The question Miller leaves hanging is a provocative one, and she poses it on several different occasions, to herself and others, throughout the book. She asks Omri, a young Israeli right-winger with a hip-hop attitude and some bling in the shape of a Star of David, if he will remain friends with a fellow Palestinian camper. "No," he answers. "My nation is more important to me than Mohammad." In turn, Mohammad confides, "It's not a good idea for him to visit the Muslim Quarter with his star." These sobering admissions lend credence to the widespread feeling among campers that Seeds of Peace is a "dream," its pleasant confines a bucolic retreat from the reality of their everyday life. "Even if Seeds of Peace gives its graduates a greater sense of individuality," Miller acknowledges, "their national identities can still trump their personal allegiances to each other."
And even those campers whose experience inspires a genuine commitment to peace are nevertheless subjected to war. Consider the case of Asel Asleh, a 17-year-old Israeli Arab described by many of his Jewish bunkmates as a model camper, who returned to Maine for several summer sessions and kept in touch after returning home. At a protest rally during the first week of the second intifada in October 2000, Asleh, unarmed, was shot and killed by Israeli troops. Since then, according to the Israeli human rights group B'Tselem, 654 Palestinian minors have been killed by Israeli forces, and 117 Israeli minors have been killed by Palestinians.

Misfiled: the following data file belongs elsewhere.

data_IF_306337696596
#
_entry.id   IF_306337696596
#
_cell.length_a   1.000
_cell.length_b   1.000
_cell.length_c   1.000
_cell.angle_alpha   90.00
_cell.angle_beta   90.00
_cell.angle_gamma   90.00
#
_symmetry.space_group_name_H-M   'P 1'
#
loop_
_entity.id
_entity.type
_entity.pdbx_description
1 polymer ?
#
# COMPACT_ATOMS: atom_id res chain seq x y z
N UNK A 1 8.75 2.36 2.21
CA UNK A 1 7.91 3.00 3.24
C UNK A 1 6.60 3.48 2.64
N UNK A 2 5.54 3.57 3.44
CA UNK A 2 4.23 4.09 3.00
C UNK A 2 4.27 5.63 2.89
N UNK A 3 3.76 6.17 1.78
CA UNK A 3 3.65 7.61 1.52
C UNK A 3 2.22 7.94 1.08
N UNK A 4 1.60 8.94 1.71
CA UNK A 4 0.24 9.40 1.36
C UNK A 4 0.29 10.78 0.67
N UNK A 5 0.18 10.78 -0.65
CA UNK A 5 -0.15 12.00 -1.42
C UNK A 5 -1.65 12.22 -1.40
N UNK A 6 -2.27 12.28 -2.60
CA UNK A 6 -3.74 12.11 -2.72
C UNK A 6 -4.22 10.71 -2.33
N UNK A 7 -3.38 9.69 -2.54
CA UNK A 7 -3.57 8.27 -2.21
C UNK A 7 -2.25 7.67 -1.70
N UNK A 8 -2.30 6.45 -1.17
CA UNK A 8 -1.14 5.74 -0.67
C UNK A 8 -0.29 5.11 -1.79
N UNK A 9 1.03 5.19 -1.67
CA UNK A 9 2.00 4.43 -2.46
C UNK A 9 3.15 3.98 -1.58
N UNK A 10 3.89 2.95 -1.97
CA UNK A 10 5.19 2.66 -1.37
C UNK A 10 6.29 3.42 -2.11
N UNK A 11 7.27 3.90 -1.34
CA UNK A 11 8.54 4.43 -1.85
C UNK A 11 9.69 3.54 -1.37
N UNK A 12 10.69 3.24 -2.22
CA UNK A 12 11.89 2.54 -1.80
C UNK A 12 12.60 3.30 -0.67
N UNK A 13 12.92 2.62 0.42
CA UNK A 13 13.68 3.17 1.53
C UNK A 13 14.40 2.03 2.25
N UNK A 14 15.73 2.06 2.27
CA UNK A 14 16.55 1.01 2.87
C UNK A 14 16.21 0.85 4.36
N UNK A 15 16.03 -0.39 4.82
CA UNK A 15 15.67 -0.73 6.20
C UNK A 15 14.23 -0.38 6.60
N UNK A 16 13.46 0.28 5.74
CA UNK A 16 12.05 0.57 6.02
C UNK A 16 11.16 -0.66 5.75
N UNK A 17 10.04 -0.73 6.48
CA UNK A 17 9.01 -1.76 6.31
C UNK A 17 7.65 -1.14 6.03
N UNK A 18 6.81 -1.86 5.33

Seeds of Peace offers its campers a valuable sanctuary, and its mission to empower young leaders-to-be with the tools for coexistence is inspiring. But for the generation that inherited this conflict after the collapse of Oslo, reality is a darker place. Withdrawal from Gaza notwithstanding, Israel's suffocating grip on the occupied territories continues to sow hatred among Palestinians, not hope. With American approval, Ariel Sharon is establishing the demographic realities that will prevent the emergence of a viable Palestinian state. As West Bank settlements continue to expand and construction on the security barrier proceeds apace, Palestinians are being separated into enclaves. If their aspirations for a peace agreement are dashed, and if the conditions of daily life show no signs of improving, at some point the children weaned on the second intifada may very well launch a third. Should that day come to pass, their Israeli counterparts will be ready and armed to the hilt.
On some level Miller may know that the situation is likely to get worse before it gets any better. But she is ill-equipped to document this sad truth, much less to hold those in power accountable. Her moralistic "quest through the Holy Land" lacks the tragic sensibility her subject requires, and her optimism seems to betray a shallow worldview. She clearly regards Seeds of Peace alumni as heroes and projects onto them the ability to reconcile their competing national struggles. Unfortunately, she overstates her case.
Still, a summer in Maine may not inspire these campers to commit to a life of nonviolent struggle, but it can help them shake off some of the fears and prejudices they've carried since childhood. Likewise, Miller's "search for hope in the Middle East" may not have yielded a solution to the Israeli-Palestinian conflict, but at least it gave her a stronger sense of self, newfound appreciation for American power, and a passport stamped in Gaza.